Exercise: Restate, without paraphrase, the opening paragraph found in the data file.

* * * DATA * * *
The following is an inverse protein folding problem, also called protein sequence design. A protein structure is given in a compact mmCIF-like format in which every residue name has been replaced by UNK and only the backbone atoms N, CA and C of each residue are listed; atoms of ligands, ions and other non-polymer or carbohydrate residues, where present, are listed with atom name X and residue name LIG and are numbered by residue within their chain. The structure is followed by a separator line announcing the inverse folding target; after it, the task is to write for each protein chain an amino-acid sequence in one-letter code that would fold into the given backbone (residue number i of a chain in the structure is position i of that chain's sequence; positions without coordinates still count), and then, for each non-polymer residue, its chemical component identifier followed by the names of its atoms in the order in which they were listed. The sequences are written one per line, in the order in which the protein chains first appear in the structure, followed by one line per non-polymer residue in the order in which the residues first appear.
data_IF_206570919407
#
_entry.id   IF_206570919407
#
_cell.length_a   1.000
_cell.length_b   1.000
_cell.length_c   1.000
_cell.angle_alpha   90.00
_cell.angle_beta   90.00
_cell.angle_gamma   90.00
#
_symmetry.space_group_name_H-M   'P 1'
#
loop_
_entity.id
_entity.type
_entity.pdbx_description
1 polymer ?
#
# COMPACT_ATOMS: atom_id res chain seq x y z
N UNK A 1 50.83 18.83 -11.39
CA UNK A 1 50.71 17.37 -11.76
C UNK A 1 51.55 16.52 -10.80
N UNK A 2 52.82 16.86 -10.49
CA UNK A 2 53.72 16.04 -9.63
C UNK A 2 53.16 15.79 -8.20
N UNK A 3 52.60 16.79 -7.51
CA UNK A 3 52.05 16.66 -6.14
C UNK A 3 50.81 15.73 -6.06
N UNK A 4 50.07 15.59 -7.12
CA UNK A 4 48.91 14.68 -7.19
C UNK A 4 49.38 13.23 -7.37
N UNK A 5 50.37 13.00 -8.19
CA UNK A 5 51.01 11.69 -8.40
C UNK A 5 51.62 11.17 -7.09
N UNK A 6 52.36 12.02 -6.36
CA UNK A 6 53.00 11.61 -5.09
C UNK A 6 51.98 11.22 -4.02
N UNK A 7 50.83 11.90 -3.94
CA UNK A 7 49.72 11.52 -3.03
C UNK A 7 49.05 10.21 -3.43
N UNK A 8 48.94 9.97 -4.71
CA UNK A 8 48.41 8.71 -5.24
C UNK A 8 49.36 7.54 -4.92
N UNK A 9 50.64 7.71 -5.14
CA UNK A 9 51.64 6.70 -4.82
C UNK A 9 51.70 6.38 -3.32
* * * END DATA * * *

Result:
The following is an inverse protein folding problem, also called protein sequence design. A protein structure is given in a compact mmCIF-like format in which every residue name has been replaced by UNK and only the backbone atoms N, CA and C of each residue are listed; atoms of ligands, ions and other non-polymer or carbohydrate residues, where present, are listed with atom name X and residue name LIG and are numbered by residue within their chain. The structure is followed by a separator line announcing the inverse folding target; after it, the task is to write for each protein chain an amino-acid sequence in one-letter code that would fold into the given backbone (residue number i of a chain in the structure is position i of that chain's sequence; positions without coordinates still count), and then, for each non-polymer residue, its chemical component identifier followed by the names of its atoms in the order in which they were listed. The sequences are written one per line, in the order in which the protein chains first appear in the structure, followed by one line per non-polymer residue in the order in which the residues first appear.